The picture was framed and as no ladies could be found who were willing to take this prized photograph to the Nawab of Bhopal, it was dispatched by private courier to Naseem Salammudiin, who you will hear more about in the coming blogs. When Naseem nana (he was like my grandfather) presented the photograph in a beautiful silver frame to His Highness Hamidullah Khan the Nawab of Bhopal, it is said he laughed so hard that the palace doctors were summoned by a worried Begum. They had never seen him like this ever before.

The proposal of marriage remained rejected. But that’s another story.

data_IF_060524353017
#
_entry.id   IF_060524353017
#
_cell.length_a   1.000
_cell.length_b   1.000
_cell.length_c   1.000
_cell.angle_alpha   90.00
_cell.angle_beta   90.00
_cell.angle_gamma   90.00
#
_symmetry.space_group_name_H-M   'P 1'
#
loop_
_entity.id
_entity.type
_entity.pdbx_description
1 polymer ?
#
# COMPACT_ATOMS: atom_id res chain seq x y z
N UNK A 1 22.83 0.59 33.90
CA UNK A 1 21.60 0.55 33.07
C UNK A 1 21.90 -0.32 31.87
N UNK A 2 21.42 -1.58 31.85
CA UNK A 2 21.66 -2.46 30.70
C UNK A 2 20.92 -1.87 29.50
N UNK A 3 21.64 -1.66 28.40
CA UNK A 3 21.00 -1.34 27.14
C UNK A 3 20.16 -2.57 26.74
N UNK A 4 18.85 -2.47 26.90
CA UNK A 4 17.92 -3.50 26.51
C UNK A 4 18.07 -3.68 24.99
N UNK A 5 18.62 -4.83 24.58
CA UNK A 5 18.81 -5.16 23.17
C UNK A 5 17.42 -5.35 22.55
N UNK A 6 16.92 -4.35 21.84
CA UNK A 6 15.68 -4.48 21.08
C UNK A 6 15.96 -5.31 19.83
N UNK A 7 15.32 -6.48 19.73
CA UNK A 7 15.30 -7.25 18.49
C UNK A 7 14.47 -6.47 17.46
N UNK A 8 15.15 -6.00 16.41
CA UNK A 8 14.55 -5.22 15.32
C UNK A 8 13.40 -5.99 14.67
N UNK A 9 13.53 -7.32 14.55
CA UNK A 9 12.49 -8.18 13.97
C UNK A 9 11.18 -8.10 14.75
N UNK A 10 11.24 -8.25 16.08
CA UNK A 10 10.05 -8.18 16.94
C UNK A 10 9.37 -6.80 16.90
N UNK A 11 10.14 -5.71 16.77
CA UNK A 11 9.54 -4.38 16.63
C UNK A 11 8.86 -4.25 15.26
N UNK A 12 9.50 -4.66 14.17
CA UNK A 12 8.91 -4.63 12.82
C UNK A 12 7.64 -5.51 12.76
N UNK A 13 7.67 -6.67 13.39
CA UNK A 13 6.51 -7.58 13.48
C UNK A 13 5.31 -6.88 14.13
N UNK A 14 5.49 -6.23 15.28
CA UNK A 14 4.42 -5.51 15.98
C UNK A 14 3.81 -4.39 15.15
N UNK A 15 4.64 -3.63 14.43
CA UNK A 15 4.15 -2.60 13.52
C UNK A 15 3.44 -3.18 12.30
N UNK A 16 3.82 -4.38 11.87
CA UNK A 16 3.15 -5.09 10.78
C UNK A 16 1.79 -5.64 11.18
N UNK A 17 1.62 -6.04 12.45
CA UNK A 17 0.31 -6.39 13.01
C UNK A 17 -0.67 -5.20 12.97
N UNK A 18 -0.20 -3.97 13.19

We at the Royal Migration Camp welcome you to the surreal wilderness of the Serengeti with many such tales of royal valour.

Nawabzada Saad bin Jung

Personal Note:
I do not hunt. We speak of an era where princely state administrations were run in private hunting lodges called shikar gahs.
Nawab Iftikhar Ali Khan is my grandfather
Princess Sajida Sultan would later become the Ruler of Bhopal after her fathers death in 1960.
His Highness Hamidullah Khan is my great grand father. 
Naseem Salamuddin’s father was a highly respected part of the Bhopal State Administration and a close confidant of the rulers.
These stories were narrated by our elders to me. I am sure much poetic license has been used over the years. I narrate them as i remember.  

How the royals went on safari – in the days gone by – Circa 1932